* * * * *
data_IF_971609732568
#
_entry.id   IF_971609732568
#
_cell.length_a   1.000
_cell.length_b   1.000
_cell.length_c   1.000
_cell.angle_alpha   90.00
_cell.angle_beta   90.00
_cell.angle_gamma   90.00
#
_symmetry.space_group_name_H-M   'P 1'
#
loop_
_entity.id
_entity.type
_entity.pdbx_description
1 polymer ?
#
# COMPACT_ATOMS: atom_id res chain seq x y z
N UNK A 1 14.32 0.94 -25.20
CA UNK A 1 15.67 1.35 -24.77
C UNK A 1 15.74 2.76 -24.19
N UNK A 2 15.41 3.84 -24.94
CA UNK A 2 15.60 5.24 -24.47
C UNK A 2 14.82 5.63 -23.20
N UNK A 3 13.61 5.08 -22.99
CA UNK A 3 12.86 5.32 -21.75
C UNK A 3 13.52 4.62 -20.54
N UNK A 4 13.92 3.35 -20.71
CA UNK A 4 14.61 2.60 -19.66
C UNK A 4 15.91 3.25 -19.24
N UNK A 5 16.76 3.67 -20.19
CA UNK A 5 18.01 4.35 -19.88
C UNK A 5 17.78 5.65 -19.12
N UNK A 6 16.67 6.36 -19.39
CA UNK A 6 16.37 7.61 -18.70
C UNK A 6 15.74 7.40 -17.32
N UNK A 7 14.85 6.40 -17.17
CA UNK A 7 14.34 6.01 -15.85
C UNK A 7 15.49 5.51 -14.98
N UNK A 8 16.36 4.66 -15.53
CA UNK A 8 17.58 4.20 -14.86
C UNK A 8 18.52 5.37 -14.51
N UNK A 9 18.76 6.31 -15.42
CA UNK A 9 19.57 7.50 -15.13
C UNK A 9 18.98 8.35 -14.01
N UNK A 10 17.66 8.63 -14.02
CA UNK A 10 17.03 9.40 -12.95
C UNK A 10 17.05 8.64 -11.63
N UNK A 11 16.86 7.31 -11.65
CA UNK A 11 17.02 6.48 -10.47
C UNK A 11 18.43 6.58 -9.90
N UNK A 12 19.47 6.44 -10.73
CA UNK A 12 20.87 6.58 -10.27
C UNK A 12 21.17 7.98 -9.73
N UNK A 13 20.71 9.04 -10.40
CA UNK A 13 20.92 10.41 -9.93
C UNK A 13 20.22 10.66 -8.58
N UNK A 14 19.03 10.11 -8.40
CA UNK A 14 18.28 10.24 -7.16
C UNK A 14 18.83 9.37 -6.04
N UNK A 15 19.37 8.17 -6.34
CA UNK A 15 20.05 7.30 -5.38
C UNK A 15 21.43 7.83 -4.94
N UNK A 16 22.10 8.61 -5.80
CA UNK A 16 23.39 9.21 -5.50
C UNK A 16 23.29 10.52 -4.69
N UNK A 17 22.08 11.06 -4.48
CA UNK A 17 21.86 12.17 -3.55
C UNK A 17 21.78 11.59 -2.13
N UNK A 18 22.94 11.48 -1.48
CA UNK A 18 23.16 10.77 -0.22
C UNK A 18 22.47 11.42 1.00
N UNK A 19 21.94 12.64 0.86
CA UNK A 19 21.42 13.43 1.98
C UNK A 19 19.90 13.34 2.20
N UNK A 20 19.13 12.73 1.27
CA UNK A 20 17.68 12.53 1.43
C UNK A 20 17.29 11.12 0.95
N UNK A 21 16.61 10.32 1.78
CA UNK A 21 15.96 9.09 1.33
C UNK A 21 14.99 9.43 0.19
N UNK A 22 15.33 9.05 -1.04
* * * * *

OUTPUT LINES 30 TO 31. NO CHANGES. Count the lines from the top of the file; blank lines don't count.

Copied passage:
N UNK A 4 13.92 3.35 -20.71
CA UNK A 4 14.61 2.60 -19.66